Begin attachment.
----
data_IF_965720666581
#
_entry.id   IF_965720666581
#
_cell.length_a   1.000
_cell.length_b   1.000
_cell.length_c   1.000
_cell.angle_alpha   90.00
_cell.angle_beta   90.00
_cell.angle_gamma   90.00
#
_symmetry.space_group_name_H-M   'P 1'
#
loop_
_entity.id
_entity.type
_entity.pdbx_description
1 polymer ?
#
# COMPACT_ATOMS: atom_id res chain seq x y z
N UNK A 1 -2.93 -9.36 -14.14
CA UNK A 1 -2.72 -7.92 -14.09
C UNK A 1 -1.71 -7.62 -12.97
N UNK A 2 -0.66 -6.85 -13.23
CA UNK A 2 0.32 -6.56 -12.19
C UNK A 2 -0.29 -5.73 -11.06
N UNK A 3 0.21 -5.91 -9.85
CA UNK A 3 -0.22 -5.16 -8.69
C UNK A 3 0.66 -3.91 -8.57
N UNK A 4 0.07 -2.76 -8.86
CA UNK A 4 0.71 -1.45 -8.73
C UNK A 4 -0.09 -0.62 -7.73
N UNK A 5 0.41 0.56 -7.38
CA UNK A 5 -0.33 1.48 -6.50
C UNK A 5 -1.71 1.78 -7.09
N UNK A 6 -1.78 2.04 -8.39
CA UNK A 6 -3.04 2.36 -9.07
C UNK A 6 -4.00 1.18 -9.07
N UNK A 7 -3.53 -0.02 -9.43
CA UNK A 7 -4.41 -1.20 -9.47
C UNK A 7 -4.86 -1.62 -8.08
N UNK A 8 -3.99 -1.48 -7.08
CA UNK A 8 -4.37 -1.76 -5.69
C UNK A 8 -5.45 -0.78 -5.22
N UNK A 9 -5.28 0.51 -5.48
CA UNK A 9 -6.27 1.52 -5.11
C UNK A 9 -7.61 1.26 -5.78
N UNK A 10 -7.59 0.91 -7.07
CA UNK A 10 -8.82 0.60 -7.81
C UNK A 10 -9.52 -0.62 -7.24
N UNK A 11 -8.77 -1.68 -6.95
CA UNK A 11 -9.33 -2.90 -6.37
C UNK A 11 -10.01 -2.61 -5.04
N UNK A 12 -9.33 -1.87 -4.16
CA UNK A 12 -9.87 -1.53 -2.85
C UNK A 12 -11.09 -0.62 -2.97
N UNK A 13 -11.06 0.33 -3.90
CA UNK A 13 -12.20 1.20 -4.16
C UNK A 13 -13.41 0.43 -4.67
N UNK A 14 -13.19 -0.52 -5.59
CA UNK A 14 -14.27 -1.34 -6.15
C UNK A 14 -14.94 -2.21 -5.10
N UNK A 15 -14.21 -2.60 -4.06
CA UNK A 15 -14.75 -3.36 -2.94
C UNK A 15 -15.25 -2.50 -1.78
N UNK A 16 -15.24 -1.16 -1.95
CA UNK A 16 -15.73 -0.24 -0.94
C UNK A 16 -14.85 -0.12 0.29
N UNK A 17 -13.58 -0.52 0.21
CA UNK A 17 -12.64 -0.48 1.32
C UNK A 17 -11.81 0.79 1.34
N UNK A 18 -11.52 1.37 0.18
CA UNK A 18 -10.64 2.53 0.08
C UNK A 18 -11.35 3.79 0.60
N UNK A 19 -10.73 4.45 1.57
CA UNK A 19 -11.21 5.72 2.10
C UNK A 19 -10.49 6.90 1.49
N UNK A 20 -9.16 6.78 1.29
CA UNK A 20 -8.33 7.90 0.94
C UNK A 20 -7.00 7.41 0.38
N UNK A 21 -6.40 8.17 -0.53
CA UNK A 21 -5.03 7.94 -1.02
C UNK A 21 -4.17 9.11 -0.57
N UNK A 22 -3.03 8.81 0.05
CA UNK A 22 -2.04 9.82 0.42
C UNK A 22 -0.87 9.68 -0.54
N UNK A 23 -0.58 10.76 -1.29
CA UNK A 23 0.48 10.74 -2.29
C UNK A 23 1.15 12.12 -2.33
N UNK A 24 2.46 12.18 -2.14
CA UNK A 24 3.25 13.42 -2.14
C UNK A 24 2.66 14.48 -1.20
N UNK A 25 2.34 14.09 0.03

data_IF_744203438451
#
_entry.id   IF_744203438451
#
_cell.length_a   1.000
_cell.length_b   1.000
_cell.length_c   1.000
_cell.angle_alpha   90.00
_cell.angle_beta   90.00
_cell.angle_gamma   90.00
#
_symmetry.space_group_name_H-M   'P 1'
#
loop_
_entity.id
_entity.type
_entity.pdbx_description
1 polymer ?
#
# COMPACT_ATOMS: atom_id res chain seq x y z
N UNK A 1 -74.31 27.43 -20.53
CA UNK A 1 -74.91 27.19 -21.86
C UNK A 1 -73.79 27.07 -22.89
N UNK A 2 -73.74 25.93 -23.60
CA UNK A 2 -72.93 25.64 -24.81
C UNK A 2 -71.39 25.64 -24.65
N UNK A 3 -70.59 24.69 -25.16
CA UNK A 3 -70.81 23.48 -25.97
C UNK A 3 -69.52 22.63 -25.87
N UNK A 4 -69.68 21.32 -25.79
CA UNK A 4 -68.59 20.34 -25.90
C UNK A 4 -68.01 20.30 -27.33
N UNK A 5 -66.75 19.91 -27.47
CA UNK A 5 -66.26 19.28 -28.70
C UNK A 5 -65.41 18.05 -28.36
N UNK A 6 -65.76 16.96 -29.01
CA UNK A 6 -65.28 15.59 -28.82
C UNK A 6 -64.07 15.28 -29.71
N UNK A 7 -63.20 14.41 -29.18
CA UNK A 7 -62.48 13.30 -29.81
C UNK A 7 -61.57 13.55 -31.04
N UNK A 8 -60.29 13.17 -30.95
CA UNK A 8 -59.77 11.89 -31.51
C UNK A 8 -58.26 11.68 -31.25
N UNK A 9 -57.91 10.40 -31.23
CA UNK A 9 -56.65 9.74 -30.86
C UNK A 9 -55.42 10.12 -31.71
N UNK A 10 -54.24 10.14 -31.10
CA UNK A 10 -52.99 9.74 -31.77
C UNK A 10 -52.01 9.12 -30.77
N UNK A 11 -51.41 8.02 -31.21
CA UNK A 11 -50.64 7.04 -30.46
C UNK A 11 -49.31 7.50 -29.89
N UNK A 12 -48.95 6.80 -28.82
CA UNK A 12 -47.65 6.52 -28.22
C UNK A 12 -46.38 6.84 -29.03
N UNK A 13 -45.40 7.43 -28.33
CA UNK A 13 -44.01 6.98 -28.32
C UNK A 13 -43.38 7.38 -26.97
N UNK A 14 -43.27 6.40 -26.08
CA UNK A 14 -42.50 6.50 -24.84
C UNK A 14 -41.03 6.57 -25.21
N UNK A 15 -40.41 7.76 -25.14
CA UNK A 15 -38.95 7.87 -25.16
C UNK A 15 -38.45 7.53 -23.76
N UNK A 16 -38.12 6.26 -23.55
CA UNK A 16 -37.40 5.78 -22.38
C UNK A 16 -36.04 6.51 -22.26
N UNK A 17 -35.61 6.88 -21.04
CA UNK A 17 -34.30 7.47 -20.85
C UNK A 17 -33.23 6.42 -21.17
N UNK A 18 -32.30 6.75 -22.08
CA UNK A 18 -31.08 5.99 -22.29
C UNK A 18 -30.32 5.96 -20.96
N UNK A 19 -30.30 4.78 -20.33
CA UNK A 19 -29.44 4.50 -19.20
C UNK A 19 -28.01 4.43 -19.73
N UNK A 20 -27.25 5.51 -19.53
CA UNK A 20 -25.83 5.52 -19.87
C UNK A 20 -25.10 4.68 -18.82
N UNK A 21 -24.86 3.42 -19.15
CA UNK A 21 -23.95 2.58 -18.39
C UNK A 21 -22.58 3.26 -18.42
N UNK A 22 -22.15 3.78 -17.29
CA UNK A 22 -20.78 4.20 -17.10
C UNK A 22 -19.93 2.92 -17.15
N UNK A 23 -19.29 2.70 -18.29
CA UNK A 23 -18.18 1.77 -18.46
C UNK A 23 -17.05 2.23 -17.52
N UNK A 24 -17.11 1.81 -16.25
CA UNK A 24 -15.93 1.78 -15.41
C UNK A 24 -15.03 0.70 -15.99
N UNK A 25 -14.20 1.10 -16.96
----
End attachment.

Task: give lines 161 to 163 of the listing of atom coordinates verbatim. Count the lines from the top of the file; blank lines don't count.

C UNK A 16 -36.04 6.51 -22.26
N UNK A 17 -35.61 6.88 -21.04
CA UNK A 17 -34.30 7.47 -20.85